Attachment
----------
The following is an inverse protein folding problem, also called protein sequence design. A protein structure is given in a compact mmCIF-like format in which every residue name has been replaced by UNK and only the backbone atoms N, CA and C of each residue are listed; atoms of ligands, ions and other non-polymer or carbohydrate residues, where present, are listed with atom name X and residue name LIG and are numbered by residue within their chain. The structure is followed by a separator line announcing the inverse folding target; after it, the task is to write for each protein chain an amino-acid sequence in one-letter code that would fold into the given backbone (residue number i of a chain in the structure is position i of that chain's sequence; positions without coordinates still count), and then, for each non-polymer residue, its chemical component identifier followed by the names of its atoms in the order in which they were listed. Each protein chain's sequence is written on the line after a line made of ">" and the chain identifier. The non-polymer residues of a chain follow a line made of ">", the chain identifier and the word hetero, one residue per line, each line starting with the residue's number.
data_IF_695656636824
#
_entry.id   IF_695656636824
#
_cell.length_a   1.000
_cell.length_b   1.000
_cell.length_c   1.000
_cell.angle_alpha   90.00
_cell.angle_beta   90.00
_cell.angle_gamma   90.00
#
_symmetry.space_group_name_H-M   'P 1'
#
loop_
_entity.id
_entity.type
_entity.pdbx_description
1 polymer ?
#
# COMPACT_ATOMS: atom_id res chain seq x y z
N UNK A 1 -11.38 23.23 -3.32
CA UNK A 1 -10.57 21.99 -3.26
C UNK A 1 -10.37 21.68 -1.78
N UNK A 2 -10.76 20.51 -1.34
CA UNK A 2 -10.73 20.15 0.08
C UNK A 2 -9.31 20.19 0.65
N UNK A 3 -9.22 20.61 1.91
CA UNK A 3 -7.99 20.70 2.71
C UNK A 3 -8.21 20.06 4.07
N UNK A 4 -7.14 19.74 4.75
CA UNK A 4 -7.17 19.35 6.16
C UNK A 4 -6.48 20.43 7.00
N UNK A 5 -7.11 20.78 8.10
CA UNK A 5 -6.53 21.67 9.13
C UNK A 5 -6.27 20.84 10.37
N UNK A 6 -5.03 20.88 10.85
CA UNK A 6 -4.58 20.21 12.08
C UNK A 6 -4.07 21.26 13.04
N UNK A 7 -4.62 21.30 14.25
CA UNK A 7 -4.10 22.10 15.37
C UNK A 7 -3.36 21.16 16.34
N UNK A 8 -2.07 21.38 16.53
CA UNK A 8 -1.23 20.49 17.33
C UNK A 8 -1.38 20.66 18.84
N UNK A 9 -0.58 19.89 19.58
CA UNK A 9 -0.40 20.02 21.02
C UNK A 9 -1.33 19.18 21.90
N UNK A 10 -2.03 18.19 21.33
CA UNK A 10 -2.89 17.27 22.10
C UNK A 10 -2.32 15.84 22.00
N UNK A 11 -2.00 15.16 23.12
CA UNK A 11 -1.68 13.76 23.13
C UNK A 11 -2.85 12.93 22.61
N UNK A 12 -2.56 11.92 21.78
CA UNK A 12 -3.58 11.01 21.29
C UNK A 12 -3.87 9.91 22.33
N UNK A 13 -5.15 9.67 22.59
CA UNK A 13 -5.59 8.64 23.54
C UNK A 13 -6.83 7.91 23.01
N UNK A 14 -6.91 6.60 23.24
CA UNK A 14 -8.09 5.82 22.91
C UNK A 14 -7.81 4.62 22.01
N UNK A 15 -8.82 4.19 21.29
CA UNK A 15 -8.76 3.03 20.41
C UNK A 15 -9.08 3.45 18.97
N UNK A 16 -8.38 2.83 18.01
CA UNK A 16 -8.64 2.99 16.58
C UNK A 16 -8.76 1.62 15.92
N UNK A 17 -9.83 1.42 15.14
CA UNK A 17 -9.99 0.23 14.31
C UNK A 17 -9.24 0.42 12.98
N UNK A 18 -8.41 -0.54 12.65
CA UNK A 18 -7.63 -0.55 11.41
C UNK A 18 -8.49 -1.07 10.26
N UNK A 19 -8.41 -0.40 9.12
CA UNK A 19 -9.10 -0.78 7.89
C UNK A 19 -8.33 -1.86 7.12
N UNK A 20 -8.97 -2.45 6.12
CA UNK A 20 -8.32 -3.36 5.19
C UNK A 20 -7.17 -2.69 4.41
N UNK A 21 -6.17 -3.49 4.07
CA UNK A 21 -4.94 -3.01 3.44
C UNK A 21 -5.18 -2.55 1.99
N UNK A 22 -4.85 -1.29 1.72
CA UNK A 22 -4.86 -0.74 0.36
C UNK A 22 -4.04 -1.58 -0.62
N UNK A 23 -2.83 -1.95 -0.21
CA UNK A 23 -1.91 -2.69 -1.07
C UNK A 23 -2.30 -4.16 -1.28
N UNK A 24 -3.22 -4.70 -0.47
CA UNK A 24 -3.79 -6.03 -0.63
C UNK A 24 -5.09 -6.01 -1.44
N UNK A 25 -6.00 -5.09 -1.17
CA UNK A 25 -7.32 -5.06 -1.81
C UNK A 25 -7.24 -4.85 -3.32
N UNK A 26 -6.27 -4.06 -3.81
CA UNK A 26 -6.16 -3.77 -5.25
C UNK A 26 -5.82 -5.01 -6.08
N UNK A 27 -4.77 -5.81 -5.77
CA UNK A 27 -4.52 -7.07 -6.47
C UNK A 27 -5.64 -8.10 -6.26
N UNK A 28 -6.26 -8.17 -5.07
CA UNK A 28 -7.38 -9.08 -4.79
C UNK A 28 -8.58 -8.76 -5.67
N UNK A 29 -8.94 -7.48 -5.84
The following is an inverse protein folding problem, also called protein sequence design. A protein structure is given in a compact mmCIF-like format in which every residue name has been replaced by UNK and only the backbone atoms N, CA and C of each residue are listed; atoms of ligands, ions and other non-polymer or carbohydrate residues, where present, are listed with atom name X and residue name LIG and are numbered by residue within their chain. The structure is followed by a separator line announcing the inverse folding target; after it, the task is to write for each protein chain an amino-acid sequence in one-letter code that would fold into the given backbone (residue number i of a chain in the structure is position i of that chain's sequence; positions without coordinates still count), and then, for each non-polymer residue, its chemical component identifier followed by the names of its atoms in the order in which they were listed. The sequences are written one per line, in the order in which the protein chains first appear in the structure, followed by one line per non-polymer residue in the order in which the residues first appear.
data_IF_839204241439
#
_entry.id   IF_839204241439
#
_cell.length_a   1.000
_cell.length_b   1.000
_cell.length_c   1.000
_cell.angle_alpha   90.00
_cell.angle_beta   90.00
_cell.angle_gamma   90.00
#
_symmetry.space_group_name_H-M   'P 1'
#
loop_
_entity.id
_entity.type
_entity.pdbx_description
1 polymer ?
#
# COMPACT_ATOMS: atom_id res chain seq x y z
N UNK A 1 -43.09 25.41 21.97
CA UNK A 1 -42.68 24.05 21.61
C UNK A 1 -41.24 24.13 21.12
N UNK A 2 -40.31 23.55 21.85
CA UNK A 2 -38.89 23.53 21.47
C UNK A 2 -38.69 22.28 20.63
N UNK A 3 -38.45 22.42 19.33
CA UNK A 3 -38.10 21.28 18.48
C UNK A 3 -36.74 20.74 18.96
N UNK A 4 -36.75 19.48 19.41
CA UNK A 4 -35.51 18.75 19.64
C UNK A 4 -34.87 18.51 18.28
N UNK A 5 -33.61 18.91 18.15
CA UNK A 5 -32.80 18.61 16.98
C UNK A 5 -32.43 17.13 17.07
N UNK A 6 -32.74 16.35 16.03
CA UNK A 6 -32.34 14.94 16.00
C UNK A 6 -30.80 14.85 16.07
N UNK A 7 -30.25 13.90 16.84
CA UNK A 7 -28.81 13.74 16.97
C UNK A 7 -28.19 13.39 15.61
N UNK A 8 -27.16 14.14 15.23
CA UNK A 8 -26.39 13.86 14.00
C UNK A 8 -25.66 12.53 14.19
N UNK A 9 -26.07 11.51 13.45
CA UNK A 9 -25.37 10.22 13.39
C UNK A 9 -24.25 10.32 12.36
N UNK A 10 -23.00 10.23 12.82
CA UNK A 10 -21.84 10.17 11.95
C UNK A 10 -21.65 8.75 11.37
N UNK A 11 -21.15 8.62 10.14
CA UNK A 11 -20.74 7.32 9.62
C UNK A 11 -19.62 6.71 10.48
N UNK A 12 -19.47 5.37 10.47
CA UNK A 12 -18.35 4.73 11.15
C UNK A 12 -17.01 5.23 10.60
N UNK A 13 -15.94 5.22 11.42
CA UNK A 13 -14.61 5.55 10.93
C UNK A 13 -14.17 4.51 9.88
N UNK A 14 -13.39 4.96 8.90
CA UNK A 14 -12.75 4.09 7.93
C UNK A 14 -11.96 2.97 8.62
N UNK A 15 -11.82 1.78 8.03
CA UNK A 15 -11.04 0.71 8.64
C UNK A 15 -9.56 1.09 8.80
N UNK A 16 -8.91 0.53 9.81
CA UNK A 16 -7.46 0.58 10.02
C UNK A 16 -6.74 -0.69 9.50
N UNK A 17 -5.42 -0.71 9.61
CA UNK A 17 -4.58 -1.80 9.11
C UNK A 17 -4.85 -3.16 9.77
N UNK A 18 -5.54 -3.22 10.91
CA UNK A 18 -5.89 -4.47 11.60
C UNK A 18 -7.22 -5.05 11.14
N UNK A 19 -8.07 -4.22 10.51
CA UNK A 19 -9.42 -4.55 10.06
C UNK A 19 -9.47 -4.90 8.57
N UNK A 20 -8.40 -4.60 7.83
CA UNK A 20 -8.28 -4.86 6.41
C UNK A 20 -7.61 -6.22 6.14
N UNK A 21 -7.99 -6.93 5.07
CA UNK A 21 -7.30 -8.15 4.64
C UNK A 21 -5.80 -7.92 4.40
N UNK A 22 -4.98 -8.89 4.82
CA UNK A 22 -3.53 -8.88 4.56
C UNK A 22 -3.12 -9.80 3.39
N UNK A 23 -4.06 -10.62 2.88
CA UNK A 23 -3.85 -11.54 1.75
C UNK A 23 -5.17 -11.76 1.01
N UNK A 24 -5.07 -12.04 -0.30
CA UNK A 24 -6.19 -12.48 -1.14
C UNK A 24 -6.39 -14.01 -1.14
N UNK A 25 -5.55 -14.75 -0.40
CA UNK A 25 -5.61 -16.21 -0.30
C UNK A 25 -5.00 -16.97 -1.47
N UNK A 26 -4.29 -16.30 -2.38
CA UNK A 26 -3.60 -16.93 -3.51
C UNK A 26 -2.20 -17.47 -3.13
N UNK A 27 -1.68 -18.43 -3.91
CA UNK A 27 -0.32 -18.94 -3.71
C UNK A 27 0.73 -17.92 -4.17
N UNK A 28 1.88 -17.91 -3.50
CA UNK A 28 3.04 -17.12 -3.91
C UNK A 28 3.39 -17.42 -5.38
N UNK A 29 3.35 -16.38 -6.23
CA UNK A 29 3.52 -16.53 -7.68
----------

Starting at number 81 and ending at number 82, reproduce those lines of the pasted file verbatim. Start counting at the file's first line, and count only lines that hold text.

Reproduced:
C UNK A 20 -7.17 -2.69 4.41
N UNK A 21 -6.17 -3.49 4.07